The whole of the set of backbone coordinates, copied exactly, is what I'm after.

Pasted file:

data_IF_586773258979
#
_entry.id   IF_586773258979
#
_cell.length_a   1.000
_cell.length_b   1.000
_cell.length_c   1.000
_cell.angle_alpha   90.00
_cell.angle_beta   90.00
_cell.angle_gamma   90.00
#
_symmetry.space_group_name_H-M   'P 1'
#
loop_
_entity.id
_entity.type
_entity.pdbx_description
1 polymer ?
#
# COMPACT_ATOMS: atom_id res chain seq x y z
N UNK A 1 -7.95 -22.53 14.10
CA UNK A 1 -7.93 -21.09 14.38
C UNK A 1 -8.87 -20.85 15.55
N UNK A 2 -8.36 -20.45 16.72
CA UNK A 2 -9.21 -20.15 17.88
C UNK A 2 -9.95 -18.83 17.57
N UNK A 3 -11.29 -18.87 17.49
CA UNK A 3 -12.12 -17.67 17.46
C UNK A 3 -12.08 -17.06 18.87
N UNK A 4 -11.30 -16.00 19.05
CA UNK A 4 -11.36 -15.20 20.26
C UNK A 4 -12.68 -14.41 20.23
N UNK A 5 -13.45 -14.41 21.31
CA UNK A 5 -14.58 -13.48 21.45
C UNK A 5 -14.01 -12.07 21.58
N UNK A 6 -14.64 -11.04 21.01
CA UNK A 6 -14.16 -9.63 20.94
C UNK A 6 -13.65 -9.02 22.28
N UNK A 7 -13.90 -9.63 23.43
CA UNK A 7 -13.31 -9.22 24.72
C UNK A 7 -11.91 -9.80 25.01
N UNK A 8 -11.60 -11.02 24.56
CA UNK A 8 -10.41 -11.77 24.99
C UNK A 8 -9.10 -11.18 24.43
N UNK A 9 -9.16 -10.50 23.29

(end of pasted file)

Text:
data_IF_586773258979
#
_entry.id   IF_586773258979
#
_cell.length_a   1.000
_cell.length_b   1.000
_cell.length_c   1.000
_cell.angle_alpha   90.00
_cell.angle_beta   90.00
_cell.angle_gamma   90.00
#
_symmetry.space_group_name_H-M   'P 1'
#
loop_
_entity.id
_entity.type
_entity.pdbx_description
1 polymer ?
#
# COMPACT_ATOMS: atom_id res chain seq x y z
N UNK A 1 -7.95 -22.53 14.10
CA UNK A 1 -7.93 -21.09 14.38
C UNK A 1 -8.87 -20.85 15.55
N UNK A 2 -8.36 -20.45 16.72
CA UNK A 2 -9.21 -20.15 17.88
C UNK A 2 -9.95 -18.83 17.57
N UNK A 3 -11.29 -18.87 17.49
CA UNK A 3 -12.12 -17.67 17.46
C UNK A 3 -12.08 -17.06 18.87
N UNK A 4 -11.30 -16.00 19.05
CA UNK A 4 -11.36 -15.20 20.26
C UNK A 4 -12.68 -14.41 20.23
N UNK A 5 -13.45 -14.41 21.31
CA UNK A 5 -14.58 -13.48 21.45
C UNK A 5 -14.01 -12.07 21.58
N UNK A 6 -14.64 -11.04 21.01
CA UNK A 6 -14.16 -9.63 20.94
C UNK A 6 -13.65 -9.02 22.28
N UNK A 7 -13.90 -9.63 23.43
CA UNK A 7 -13.31 -9.22 24.72
C UNK A 7 -11.91 -9.80 25.01
N UNK A 8 -11.60 -11.02 24.56
CA UNK A 8 -10.41 -11.77 24.99
C UNK A 8 -9.10 -11.18 24.43
N UNK A 9 -9.16 -10.50 23.29